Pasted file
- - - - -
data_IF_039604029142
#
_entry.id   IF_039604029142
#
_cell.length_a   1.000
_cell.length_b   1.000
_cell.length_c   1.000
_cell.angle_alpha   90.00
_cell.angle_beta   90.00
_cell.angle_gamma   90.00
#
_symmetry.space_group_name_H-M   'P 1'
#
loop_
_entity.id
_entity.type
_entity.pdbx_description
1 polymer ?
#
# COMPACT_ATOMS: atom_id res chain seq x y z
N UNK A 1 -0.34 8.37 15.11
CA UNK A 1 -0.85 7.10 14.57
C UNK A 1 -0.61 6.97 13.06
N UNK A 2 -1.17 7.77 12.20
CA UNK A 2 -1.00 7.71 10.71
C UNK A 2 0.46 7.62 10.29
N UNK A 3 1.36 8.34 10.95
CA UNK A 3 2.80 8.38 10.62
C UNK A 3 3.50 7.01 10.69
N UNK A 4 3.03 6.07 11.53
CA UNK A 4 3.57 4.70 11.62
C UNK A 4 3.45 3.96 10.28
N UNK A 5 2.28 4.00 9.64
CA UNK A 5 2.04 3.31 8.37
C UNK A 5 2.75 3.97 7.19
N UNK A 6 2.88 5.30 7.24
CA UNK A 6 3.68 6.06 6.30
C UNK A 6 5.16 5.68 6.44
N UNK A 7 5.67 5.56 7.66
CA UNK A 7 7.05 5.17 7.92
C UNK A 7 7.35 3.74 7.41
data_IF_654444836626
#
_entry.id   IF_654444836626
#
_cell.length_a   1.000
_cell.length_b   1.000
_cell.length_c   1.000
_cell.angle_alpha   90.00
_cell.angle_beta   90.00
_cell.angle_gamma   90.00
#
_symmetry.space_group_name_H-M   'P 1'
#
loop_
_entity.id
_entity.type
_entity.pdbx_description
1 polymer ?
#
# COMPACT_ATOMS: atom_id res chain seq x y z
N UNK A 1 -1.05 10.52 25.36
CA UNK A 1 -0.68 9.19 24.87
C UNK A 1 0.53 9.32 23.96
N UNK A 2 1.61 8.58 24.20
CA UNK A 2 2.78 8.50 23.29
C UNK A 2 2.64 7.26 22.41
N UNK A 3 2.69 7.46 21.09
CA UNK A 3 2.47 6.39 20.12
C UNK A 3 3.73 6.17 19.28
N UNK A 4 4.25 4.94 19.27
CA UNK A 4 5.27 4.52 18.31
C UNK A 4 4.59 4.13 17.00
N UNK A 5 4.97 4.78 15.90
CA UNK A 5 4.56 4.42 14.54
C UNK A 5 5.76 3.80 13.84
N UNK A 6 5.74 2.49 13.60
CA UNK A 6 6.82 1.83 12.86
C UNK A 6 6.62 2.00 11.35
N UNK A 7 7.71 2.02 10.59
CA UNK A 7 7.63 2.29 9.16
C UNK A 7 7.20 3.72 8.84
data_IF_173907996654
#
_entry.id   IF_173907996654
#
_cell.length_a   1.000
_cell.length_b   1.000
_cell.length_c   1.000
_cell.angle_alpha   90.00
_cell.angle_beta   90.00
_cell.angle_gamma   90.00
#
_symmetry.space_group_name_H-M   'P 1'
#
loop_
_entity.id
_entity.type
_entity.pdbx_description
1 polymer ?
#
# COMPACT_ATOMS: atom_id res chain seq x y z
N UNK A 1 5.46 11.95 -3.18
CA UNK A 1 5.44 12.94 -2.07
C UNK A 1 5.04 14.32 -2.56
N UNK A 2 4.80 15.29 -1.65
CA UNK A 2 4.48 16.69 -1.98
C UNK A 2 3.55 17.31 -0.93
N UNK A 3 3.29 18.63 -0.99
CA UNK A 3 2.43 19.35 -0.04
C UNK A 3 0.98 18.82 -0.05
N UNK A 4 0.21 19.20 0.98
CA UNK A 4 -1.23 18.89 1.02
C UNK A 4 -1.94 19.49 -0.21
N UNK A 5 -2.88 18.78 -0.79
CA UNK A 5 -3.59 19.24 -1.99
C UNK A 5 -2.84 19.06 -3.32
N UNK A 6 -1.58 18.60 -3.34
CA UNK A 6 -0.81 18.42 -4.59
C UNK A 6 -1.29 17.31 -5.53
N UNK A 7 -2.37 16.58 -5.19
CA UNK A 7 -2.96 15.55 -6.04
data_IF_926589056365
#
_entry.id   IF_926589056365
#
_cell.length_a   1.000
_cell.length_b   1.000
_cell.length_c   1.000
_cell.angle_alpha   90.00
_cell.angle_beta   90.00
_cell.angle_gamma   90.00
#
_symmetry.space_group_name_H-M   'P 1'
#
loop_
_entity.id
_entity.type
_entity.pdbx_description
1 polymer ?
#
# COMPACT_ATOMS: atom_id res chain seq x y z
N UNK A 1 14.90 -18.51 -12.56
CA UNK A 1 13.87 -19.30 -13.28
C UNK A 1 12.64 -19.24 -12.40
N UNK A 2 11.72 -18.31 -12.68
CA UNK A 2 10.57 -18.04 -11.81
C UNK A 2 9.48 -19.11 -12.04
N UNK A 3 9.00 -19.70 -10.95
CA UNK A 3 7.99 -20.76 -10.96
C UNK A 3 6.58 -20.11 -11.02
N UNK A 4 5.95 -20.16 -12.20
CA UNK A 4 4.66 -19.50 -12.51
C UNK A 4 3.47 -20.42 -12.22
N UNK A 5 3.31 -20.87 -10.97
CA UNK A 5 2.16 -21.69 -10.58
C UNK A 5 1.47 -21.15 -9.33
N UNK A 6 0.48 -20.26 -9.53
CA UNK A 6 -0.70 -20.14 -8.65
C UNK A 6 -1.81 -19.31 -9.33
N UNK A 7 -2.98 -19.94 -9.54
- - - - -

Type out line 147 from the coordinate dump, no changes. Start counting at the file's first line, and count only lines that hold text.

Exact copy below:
CA UNK A 2 10.57 -18.04 -11.81